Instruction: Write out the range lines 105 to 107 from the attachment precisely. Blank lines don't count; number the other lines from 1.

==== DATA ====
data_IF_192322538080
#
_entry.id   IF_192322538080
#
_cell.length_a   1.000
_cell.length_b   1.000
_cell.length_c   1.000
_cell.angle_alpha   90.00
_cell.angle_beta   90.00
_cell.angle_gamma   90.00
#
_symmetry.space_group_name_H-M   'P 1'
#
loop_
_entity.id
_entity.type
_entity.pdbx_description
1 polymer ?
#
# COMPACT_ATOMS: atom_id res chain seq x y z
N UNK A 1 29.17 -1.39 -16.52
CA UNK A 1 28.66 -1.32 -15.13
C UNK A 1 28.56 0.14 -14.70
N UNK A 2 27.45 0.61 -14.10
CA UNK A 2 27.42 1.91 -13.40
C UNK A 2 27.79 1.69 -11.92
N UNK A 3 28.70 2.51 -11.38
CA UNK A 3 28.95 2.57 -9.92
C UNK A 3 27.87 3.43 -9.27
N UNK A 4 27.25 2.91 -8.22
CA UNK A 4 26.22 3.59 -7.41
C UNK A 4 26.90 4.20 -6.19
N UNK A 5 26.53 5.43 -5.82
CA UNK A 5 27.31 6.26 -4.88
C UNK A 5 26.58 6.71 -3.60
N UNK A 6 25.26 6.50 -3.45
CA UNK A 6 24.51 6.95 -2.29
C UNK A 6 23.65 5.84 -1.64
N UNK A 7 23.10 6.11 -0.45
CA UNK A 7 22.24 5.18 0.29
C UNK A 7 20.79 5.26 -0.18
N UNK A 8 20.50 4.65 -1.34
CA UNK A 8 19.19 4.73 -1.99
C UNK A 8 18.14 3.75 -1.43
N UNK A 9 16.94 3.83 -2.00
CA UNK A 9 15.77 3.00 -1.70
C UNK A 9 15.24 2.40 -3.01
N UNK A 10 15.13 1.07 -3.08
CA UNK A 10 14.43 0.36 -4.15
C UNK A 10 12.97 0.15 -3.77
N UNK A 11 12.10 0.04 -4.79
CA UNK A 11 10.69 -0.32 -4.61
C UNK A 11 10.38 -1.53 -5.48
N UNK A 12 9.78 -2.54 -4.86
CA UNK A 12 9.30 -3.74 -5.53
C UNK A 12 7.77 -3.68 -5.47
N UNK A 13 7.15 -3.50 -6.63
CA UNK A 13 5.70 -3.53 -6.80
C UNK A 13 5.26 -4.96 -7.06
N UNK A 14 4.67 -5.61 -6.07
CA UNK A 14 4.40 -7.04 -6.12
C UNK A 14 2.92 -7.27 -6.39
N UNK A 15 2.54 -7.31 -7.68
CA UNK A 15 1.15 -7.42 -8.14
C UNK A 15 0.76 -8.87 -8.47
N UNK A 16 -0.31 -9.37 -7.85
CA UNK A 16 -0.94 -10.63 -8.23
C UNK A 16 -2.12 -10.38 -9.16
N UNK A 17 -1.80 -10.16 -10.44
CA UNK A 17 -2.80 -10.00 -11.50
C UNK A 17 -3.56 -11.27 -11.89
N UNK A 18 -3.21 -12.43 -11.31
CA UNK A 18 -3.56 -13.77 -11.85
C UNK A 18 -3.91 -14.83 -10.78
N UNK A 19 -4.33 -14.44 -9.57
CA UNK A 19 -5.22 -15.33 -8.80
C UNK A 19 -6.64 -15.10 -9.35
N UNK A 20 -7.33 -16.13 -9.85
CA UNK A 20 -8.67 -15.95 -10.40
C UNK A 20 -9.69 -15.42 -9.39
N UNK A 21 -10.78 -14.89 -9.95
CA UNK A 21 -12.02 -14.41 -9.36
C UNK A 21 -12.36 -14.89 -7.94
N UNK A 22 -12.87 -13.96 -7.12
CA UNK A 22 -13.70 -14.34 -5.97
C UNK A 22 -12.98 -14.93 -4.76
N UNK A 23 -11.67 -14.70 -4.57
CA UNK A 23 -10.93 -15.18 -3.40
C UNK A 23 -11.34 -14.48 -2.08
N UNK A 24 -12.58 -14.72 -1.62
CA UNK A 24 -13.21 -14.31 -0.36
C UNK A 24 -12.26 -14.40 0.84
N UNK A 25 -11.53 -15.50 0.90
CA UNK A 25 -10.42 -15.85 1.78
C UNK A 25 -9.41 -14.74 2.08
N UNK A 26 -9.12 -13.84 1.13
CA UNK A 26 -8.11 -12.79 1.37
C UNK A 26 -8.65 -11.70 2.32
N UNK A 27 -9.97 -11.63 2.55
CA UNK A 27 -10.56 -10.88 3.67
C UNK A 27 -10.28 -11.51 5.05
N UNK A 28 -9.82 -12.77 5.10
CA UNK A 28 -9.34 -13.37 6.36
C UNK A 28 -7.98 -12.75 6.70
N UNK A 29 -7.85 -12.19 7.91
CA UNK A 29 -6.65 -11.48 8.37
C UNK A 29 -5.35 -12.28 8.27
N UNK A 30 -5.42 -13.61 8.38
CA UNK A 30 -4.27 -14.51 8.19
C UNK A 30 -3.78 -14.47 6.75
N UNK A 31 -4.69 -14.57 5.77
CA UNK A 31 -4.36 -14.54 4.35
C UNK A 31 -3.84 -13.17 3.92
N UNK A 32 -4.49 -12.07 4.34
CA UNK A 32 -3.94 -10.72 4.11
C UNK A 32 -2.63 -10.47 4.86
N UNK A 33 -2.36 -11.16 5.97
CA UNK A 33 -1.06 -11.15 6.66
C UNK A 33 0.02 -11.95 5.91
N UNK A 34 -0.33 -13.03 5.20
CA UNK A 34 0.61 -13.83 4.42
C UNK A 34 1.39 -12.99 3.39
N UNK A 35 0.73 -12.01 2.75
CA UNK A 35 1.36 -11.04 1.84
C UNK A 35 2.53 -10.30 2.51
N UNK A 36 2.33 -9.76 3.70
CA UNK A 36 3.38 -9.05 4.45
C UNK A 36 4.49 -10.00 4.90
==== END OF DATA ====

N UNK A 29 -7.85 -12.19 7.91
CA UNK A 29 -6.65 -11.48 8.37
C UNK A 29 -5.35 -12.28 8.27